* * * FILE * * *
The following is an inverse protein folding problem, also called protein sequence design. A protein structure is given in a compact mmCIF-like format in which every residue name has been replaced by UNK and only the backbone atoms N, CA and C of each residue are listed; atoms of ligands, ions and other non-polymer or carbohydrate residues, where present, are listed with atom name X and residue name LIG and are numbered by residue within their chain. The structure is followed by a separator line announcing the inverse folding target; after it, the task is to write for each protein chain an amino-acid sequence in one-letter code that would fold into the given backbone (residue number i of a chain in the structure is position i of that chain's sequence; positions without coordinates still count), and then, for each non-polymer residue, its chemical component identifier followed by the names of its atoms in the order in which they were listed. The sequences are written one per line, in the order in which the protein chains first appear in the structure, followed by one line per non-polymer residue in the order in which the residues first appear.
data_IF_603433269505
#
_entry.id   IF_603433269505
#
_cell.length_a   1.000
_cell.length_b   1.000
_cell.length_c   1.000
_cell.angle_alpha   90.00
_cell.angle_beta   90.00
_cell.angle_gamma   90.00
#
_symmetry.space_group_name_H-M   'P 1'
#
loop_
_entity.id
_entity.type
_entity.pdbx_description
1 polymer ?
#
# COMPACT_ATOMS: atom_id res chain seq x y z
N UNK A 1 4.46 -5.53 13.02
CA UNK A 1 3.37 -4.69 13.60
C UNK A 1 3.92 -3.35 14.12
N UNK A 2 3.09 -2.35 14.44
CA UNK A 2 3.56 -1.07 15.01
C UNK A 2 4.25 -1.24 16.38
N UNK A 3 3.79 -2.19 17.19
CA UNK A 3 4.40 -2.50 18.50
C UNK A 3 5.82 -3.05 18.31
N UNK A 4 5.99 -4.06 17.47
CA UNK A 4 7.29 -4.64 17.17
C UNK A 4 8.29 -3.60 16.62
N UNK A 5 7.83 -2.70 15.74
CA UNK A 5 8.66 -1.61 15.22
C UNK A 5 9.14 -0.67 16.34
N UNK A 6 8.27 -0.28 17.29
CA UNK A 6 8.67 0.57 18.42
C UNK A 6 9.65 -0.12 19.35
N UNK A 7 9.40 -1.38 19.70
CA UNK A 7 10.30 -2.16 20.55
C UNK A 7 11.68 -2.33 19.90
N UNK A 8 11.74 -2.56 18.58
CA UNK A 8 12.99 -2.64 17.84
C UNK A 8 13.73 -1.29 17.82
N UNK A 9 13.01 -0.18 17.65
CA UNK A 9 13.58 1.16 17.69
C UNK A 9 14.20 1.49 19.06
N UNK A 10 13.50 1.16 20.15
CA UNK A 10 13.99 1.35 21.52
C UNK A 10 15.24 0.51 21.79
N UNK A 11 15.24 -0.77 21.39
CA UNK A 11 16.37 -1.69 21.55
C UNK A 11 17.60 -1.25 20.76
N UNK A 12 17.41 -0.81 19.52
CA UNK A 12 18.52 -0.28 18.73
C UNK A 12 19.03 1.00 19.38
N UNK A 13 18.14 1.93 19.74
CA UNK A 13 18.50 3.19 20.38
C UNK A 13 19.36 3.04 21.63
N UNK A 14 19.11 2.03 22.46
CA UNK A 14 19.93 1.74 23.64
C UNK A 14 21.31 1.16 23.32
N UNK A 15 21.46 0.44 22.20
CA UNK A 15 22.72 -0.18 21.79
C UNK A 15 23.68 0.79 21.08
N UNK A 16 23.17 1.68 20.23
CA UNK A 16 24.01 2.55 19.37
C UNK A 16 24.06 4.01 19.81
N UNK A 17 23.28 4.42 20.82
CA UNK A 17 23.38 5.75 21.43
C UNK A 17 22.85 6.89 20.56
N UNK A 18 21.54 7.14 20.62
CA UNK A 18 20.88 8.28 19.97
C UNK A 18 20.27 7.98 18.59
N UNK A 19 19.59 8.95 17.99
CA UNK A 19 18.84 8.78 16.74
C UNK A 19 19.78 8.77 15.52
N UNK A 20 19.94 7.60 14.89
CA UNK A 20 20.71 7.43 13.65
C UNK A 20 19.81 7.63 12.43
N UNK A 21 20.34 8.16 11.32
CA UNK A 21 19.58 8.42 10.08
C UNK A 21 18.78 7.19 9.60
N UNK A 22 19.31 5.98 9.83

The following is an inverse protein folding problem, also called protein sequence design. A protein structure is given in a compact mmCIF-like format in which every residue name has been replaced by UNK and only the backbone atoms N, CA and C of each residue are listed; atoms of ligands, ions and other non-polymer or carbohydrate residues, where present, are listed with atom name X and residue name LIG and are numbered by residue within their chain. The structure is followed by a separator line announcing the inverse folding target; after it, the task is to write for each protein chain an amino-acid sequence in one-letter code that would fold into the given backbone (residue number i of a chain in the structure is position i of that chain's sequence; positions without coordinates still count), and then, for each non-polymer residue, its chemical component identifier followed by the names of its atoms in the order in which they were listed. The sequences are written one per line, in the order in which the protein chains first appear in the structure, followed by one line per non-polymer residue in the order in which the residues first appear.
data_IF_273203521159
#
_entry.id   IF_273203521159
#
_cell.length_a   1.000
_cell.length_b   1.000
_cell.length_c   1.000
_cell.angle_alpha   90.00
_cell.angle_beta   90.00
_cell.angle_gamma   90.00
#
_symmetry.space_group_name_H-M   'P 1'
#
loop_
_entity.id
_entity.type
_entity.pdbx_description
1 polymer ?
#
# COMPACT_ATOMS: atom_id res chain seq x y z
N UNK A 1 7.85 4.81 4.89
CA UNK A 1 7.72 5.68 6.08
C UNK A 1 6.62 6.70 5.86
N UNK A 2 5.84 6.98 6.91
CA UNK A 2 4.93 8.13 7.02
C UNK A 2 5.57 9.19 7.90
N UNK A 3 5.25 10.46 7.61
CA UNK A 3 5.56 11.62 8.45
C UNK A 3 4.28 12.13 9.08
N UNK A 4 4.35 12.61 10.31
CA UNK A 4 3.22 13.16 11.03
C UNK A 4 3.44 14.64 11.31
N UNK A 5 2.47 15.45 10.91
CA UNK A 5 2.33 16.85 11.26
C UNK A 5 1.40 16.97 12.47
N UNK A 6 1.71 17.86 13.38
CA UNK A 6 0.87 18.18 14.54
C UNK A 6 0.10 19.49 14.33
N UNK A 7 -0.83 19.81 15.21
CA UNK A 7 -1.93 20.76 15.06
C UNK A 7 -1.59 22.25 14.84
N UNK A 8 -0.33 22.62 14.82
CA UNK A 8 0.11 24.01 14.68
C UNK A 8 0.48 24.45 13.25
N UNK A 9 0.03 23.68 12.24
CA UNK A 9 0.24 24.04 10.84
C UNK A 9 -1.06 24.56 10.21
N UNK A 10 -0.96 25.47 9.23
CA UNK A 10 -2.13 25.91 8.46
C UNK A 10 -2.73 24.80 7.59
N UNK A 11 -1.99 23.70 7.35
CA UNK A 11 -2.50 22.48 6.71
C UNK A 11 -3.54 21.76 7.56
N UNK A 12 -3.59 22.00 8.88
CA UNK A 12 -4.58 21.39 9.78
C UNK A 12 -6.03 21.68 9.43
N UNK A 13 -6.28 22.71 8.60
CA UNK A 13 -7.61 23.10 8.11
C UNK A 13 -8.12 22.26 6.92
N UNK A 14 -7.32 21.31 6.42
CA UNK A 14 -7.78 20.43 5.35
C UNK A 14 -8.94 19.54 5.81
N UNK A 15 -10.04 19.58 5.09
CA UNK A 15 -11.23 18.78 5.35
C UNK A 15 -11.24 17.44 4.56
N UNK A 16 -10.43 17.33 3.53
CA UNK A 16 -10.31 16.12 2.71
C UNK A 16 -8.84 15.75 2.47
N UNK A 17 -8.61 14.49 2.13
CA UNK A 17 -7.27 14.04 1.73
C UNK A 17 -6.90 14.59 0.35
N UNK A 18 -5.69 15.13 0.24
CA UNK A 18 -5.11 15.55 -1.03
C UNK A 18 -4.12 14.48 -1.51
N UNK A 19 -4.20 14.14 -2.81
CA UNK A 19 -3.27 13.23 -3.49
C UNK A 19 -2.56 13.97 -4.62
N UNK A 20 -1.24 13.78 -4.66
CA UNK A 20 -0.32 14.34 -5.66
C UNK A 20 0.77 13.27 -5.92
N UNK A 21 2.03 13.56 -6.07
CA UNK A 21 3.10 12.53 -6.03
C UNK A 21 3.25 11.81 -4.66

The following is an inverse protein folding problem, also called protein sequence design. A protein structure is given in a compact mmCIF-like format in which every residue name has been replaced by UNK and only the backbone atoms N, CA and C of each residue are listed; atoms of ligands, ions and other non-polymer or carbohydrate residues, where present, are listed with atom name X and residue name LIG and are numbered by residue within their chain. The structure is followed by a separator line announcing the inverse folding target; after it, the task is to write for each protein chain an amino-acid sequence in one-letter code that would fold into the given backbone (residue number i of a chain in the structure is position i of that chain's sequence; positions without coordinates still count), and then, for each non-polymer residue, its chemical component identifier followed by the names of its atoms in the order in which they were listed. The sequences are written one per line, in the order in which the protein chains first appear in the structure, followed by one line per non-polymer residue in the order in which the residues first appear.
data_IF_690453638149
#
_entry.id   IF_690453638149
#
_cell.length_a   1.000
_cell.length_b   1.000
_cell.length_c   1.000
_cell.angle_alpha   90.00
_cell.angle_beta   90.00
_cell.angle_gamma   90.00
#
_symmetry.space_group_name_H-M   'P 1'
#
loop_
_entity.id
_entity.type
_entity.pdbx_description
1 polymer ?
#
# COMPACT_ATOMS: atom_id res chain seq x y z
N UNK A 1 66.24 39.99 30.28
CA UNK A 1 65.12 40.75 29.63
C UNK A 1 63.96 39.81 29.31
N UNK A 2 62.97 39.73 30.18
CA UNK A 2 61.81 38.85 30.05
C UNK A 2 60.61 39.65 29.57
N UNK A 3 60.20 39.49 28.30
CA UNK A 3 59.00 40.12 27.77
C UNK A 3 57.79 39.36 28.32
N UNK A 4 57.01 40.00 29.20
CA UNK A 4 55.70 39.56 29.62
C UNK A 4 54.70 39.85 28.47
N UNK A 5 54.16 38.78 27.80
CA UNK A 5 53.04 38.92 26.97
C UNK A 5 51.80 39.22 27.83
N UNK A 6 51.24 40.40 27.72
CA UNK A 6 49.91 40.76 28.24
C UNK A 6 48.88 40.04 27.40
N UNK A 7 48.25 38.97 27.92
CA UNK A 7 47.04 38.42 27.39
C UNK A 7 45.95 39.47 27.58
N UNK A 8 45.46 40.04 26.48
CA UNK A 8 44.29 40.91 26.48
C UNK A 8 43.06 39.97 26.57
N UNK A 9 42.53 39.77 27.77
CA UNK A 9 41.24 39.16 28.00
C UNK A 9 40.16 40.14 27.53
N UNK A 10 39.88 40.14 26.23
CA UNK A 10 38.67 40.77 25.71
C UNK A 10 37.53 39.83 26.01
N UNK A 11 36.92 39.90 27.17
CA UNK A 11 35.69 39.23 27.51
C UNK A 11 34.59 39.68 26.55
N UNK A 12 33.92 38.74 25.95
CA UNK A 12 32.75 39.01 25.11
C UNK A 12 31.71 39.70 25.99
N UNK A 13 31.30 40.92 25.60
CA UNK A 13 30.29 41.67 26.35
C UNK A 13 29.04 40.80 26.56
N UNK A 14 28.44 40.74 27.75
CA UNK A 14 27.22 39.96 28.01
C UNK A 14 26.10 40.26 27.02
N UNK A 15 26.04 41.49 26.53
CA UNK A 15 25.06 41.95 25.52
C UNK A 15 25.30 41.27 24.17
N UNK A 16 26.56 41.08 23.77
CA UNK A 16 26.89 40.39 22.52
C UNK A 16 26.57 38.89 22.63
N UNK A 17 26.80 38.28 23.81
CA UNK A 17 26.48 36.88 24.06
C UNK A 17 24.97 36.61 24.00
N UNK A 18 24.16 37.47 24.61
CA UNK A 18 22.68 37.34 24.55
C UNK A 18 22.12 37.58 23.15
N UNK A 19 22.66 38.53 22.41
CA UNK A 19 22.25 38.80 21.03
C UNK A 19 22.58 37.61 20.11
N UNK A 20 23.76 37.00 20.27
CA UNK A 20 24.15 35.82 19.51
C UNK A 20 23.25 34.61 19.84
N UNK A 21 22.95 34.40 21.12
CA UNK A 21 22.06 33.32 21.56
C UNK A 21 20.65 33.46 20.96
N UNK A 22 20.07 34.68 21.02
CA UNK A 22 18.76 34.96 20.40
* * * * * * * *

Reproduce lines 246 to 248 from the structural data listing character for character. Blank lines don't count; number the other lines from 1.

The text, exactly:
CA UNK A 19 22.25 38.80 21.03
C UNK A 19 22.58 37.61 20.11
N UNK A 20 23.76 37.00 20.27